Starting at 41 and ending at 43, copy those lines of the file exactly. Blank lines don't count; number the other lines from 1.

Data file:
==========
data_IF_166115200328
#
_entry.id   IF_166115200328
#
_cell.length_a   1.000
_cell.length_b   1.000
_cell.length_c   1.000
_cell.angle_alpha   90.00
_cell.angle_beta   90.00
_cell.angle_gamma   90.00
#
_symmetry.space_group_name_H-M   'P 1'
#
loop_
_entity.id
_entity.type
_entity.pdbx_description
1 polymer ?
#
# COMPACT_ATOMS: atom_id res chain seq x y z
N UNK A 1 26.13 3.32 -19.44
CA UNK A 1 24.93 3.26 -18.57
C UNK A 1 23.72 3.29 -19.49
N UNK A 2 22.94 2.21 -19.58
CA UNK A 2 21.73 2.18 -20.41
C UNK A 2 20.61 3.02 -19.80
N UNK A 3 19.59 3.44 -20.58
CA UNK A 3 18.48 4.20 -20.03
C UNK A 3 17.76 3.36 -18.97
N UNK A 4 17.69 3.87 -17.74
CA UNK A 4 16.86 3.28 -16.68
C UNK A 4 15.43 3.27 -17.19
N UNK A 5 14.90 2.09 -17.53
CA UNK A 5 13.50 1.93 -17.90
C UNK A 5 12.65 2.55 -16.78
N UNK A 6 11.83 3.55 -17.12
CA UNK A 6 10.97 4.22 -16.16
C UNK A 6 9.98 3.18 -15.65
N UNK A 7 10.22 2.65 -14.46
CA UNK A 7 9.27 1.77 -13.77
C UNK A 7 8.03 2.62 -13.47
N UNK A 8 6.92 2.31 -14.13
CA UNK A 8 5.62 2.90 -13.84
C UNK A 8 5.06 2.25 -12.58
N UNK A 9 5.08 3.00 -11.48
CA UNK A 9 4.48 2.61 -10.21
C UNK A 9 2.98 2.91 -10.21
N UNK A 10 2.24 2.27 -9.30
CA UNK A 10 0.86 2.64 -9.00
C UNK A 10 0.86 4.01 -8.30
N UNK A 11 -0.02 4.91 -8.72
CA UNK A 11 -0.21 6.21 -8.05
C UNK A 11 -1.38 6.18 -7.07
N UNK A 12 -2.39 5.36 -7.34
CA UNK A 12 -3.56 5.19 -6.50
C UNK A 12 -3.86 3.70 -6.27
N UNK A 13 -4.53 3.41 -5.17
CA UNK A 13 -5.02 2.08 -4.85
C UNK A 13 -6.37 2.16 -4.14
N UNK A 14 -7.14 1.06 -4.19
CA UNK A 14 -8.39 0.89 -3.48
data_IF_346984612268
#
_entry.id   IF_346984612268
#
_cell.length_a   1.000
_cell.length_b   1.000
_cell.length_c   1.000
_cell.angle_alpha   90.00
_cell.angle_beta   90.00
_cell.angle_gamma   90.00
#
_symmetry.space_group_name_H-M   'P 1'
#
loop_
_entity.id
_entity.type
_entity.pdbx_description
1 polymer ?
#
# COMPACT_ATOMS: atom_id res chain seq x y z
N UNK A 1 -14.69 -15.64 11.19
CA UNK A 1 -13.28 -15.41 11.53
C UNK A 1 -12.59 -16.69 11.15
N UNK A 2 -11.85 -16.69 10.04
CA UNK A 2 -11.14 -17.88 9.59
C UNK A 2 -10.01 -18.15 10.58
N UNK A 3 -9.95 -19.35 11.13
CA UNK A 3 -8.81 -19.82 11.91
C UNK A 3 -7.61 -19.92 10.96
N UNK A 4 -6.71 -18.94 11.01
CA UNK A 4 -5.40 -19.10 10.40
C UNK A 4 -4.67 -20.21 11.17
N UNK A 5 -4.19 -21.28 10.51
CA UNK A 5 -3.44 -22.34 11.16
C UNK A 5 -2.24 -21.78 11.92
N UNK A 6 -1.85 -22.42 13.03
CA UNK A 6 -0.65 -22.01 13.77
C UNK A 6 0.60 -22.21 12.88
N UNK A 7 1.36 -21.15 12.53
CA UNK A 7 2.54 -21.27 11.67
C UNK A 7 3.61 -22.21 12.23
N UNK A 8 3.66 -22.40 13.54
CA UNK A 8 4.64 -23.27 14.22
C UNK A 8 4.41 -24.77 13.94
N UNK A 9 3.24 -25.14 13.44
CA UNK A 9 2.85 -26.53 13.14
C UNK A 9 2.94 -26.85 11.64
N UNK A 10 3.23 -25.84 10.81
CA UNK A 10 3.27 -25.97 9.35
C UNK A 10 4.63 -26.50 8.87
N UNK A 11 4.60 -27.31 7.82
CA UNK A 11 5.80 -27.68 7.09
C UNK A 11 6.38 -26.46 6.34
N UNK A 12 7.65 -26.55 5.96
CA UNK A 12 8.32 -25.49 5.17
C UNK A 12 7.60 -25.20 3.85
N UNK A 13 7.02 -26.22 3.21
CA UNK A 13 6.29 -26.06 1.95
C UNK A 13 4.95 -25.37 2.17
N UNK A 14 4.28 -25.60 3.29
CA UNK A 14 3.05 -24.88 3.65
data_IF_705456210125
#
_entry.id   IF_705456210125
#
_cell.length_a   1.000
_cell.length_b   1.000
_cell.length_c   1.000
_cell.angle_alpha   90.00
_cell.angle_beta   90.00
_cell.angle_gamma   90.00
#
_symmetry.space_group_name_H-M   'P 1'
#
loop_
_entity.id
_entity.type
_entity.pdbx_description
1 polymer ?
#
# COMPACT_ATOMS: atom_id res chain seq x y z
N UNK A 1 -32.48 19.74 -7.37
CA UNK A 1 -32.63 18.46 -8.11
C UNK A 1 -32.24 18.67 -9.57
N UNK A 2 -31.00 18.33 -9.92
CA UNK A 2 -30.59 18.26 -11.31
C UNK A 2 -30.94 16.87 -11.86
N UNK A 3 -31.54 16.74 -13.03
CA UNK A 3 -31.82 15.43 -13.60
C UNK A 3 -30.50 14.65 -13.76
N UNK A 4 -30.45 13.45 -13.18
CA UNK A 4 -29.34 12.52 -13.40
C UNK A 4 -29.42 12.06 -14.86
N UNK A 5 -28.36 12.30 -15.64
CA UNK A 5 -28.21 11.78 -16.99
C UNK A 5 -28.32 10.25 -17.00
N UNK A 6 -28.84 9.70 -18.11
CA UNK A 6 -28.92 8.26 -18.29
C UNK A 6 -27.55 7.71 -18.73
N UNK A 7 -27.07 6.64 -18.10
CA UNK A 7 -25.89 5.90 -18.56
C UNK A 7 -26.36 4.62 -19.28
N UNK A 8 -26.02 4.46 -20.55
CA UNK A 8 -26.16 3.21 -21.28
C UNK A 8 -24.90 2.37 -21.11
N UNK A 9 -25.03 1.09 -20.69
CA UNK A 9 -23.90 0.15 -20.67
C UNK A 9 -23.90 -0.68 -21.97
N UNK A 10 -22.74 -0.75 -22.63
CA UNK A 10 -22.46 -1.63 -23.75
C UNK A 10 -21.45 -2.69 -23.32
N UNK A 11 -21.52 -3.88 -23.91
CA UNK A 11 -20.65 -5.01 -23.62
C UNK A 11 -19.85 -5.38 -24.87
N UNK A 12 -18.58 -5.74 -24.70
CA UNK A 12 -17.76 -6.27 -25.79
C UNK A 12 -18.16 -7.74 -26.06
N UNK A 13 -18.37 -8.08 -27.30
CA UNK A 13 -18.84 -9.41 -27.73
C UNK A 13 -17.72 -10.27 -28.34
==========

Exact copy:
C UNK A 7 8.03 2.62 -13.47
N UNK A 8 6.92 2.31 -14.13
CA UNK A 8 5.62 2.90 -13.84